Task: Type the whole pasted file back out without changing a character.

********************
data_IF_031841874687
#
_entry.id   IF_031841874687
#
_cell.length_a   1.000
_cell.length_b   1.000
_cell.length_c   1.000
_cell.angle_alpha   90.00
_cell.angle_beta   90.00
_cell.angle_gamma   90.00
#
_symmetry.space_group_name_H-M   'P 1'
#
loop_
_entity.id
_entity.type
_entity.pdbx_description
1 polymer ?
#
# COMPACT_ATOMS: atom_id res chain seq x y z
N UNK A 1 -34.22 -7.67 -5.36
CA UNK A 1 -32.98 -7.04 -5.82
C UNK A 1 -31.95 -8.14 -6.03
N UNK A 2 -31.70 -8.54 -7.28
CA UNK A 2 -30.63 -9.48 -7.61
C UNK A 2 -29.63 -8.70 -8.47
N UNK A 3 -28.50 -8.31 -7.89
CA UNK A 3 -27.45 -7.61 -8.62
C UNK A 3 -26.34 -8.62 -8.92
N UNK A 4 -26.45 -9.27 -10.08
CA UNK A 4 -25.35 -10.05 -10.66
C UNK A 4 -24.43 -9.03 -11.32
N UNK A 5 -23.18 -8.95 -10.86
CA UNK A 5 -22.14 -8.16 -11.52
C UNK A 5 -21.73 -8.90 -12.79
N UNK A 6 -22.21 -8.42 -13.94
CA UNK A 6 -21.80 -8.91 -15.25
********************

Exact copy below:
data_IF_031841874687
#
_entry.id   IF_031841874687
#
_cell.length_a   1.000
_cell.length_b   1.000
_cell.length_c   1.000
_cell.angle_alpha   90.00
_cell.angle_beta   90.00
_cell.angle_gamma   90.00
#
_symmetry.space_group_name_H-M   'P 1'
#
loop_
_entity.id
_entity.type
_entity.pdbx_description
1 polymer ?
#
# COMPACT_ATOMS: atom_id res chain seq x y z
N UNK A 1 -34.22 -7.67 -5.36
CA UNK A 1 -32.98 -7.04 -5.82
C UNK A 1 -31.95 -8.14 -6.03
N UNK A 2 -31.70 -8.54 -7.28
CA UNK A 2 -30.63 -9.48 -7.61
C UNK A 2 -29.63 -8.70 -8.47
N UNK A 3 -28.50 -8.31 -7.89
CA UNK A 3 -27.45 -7.61 -8.62
C UNK A 3 -26.34 -8.62 -8.92
N UNK A 4 -26.45 -9.27 -10.08
CA UNK A 4 -25.35 -10.05 -10.66
C UNK A 4 -24.43 -9.03 -11.32
N UNK A 5 -23.18 -8.95 -10.86
CA UNK A 5 -22.14 -8.16 -11.52
C UNK A 5 -21.73 -8.90 -12.79
N UNK A 6 -22.21 -8.42 -13.94
CA UNK A 6 -21.80 -8.91 -15.25